Cover your assets, kids
I've added a few links and notes for your edification.
That plus a $21,000 bump in his current monthly support payment of $35,000 for their three kids, on top of the already paid-for $2.4 million house (which is like $6 million in Toronto dollars), plus the two nannies, the cook, the chauffeur, the luxury condo overseas, the paid vacations. ... Who can relate?
And yet, this much-talked-about case that, like all family law cases in the province, can only be publicly discussed without naming names in order to protect the children, raises many issues about marriage, or the absence of it.
That's because this couple never formally got hitched, despite their repeated couplings over a decade.
Now understand: I am all for a fair division of property between couples, married or not, especially if children are involved. Furthermore, if one partner helped the other get wealthier (or in a position to become wealthier) over the course of the relationship, that too should be taken into account.
But, in this case? It would be pretty difficult for the lady to prove she contributed in any significant way to this man's fortune.
And, just to let you know, Quebec Family Law has a prohibition against naming names -- in order to protect the kids. I am all in favour of it. Poor kids suffer enough when their parents are at war.
That said, it seems that everybody in Montreal knows who the principals are. What's more, some Internet gossips have spilled all over cyberspace. But I am not linking to any of it.
Long story dangerously short, keep receipts and cover your assets.
This means that, if you're a woman who takes time out to have babies, you are screwed in more ways than one. Not only do you interrupt your earnings and your career, but your pension will suffer as a result.
Of course, this last bit happens to married women as well, or any spouse who stays at home to keep house and look after the kids.
Why do I say that? Because common-law couplings really only began to burgeon in the 1970s, when women like me rejected giving up our names, independence, identity, careers and saw marriage as part of the old patriarchal system.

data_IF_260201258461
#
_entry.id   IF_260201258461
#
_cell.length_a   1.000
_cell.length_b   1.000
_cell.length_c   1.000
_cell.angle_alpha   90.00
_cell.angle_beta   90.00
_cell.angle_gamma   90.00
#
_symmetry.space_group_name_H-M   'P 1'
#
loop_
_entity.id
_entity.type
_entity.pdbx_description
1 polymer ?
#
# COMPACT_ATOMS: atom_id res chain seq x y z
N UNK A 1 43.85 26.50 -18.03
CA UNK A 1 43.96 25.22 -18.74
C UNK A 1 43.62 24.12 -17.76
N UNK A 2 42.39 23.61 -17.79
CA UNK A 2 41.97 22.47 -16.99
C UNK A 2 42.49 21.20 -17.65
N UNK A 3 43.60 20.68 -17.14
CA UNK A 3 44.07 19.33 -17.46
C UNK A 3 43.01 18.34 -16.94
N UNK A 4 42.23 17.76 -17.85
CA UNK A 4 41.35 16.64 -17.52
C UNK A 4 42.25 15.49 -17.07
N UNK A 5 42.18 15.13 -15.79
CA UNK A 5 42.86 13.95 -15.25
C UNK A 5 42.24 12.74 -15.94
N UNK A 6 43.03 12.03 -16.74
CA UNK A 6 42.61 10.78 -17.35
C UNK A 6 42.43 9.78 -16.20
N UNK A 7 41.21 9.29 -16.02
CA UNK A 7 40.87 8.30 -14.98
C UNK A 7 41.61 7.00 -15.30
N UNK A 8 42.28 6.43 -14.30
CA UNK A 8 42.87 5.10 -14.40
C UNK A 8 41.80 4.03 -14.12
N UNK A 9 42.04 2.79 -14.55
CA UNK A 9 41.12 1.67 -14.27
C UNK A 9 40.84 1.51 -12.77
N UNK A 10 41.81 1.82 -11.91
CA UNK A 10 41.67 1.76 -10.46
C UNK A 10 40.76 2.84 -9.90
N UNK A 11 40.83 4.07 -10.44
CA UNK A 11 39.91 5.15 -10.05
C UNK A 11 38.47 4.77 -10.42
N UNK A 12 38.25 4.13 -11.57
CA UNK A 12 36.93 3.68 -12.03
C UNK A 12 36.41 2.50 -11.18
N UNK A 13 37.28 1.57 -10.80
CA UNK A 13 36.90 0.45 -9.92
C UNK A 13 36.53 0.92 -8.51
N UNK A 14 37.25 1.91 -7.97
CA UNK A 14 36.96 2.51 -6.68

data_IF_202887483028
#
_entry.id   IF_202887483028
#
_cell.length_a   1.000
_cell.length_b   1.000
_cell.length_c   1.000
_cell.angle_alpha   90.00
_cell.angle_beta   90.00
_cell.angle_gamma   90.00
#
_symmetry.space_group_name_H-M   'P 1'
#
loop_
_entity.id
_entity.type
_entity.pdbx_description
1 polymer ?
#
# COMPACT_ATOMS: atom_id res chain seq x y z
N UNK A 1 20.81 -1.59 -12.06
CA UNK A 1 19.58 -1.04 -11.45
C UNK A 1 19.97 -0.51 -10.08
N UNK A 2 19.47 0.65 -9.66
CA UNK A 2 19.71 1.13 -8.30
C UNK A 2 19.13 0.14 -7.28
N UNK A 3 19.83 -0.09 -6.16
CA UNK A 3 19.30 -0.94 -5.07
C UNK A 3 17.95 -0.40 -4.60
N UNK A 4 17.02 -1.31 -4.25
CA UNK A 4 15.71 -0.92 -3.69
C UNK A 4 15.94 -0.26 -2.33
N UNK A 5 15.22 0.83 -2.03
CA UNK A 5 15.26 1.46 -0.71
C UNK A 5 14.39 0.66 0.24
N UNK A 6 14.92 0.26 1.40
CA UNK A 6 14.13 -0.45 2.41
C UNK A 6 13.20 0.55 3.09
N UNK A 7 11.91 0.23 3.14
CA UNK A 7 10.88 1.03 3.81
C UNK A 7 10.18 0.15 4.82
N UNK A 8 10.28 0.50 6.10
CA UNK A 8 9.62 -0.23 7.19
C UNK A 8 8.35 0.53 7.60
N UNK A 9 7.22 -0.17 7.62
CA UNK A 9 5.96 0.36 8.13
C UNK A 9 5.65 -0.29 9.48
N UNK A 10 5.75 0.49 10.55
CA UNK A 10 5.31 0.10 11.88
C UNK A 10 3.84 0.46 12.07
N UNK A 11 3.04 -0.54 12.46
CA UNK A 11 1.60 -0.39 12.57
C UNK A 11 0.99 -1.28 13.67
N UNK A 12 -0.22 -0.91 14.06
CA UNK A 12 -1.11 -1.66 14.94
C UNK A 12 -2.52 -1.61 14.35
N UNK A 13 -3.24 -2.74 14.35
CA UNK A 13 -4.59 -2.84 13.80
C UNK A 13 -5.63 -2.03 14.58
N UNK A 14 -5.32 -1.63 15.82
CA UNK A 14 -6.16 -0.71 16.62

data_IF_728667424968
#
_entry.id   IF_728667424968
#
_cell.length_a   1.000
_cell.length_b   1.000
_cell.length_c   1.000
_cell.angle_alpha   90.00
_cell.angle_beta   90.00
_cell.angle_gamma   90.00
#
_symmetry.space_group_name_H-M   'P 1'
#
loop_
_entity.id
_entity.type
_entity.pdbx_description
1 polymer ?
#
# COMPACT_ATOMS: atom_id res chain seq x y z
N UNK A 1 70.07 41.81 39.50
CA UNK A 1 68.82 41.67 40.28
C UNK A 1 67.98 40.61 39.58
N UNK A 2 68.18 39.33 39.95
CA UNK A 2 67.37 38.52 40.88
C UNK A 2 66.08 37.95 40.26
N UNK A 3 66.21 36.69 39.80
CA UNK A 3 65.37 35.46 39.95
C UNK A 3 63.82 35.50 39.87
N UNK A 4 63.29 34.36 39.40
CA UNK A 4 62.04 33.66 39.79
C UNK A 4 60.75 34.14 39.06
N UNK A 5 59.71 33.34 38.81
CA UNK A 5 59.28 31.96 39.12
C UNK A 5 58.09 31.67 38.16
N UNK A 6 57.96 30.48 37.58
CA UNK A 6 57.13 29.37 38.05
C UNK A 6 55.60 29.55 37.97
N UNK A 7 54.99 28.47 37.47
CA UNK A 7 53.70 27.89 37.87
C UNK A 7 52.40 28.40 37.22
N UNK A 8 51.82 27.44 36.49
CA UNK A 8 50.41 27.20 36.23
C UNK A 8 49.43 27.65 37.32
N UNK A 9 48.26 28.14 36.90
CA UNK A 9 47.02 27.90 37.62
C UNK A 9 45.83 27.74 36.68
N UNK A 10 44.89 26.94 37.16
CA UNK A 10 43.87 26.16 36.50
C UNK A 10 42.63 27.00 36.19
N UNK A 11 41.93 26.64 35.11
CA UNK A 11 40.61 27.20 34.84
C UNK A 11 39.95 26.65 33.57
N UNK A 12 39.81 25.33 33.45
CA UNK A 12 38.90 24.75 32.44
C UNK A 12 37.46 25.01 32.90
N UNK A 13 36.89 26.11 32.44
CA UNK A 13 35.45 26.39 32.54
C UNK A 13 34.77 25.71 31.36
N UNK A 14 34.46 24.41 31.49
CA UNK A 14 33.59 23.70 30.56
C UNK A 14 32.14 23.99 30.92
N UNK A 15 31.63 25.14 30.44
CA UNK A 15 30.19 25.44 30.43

This was back when federal election voters' lists were posted on telephone poles for all to see. So, as a novice reporter, I got the brilliant idea – well, I thought it brilliant – of going through a random sample of these lists to see how many other couples were then doing it without I-doing it.
Turned out it was about one in 10 households, at least in the student 'hoods I surveyed.
Not scientific but pretty prescient.
Since then, francophone Quebecers have abandoned both Rome and marriage. For every couple that walks down the aisle, some 100 others don't. Nearly two-thirds of children are now born to unmarried parents.
And yet Quebec, which has an organized feminist movement unlike most of Canada, offers them no legal protection.
Not that there is much more protection elsewhere -- and that includes guys, guys!
The woman, often described as a "model," would be hard-pressed to prove that her taking the time to have and raise the children prevented her from having a $50 million career. It's her only hope, in my not-so-expert opinion, of getting that kind of settlement on top of everything else.
Her mistake was that she hung in there, knowing full well that the father refused to marry her, and kept making babies.
She had a choice. She made her bed. She has to lie in it.
Hey, if the guy won't marry you, and you think that having more babies will change his mind, chances are you are deluding yourself, girlfriend.
Those who want freedom of choice could be allowed to opt out. That has the virtue of protecting the unwary and insuring that those who want to forego their rights know that that's what they're doing.
Maybe she has it right. Maybe I have it wrong. I just feel women can't be asking to have it both ways -- while men get to shirk their responsibilities. (Please know that the sexes can be reversed here. I am not picking on men but it's usually men who get to walk.)
One thing's sure. I am not in synch with this ''pro-family'' anti-choice, anti-same sex marriage front woman. Not because what she says about stability isn't fundamentally sound -- although some might describe it as entrapment. It's just that it comes from an anti-woman ideology which subscribes to kinder-kuche-kirke
It is an egregious infringement on freedom to tell couples just living together that simply because they've done the time, their decision is made. It is also the wrong direction to go, when what our economy and communities need most are strong families. The state should not encourage cohabiting couples to think they are married, or make it really easy by offering even greater benefits.
Get married or don't. And if we choose not to, we shouldn't expect the same benefits as if we had chosen marriage.
And on that, I give the last word to Mom.
Or, as one reader wrote today, ''Why buy the whole pig when all you want is a little sausage?''
UPPITY DATE: On a somewhat related note, here's The Star's Tracey Tyler today on a significant ruling that will influence many divorces.